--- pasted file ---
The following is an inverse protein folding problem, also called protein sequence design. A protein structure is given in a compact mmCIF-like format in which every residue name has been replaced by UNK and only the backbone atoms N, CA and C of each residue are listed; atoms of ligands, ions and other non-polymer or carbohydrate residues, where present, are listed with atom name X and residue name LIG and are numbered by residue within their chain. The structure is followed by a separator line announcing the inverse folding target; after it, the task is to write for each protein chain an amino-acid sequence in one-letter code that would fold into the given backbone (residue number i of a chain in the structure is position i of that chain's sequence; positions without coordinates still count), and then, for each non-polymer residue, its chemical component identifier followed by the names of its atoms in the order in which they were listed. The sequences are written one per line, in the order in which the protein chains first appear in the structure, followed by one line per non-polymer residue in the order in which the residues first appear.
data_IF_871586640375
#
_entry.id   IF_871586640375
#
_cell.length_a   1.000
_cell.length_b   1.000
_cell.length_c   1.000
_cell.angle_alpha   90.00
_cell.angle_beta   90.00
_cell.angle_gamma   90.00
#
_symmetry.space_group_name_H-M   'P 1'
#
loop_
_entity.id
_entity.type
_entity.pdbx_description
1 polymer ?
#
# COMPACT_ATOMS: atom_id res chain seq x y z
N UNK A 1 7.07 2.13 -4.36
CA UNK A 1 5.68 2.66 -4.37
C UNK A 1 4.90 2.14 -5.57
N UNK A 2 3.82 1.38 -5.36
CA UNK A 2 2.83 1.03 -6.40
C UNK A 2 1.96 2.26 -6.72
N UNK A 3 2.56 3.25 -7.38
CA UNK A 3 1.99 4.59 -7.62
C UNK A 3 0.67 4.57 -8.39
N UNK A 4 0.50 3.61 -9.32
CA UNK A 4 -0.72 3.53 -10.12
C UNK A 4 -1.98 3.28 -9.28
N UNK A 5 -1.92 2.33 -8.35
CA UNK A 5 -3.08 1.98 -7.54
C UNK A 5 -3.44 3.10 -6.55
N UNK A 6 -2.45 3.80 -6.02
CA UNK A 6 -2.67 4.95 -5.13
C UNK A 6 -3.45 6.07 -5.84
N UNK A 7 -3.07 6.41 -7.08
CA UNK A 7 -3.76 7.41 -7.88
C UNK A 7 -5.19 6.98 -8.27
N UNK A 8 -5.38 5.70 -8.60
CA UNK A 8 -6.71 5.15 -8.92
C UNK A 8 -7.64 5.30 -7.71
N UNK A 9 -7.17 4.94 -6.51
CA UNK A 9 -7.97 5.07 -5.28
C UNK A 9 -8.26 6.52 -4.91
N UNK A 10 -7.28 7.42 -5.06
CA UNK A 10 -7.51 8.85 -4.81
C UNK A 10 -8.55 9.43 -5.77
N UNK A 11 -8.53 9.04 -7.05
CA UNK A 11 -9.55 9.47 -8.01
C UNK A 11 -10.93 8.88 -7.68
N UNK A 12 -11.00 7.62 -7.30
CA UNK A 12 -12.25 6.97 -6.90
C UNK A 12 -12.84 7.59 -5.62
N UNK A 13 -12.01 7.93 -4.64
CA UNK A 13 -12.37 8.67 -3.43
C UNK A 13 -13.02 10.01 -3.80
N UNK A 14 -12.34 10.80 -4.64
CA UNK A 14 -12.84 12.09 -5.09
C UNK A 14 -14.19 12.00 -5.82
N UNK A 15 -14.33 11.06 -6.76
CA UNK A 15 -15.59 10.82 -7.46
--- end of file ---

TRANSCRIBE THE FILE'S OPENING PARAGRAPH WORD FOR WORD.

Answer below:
The following is an inverse protein folding problem, also called protein sequence design. A protein structure is given in a compact mmCIF-like format in which every residue name has been replaced by UNK and only the backbone atoms N, CA and C of each residue are listed; atoms of ligands, ions and other non-polymer or carbohydrate residues, where present, are listed with atom name X and residue name LIG and are numbered by residue within their chain. The structure is followed by a separator line announcing the inverse folding target; after it, the task is to write for each protein chain an amino-acid sequence in one-letter code that would fold into the given backbone (residue number i of a chain in the structure is position i of that chain's sequence; positions without coordinates still count), and then, for each non-polymer residue, its chemical component identifier followed by the names of its atoms in the order in which they were listed. The sequences are written one per line, in the order in which the protein chains first appear in the structure, followed by one line per non-polymer residue in the order in which the residues first appear.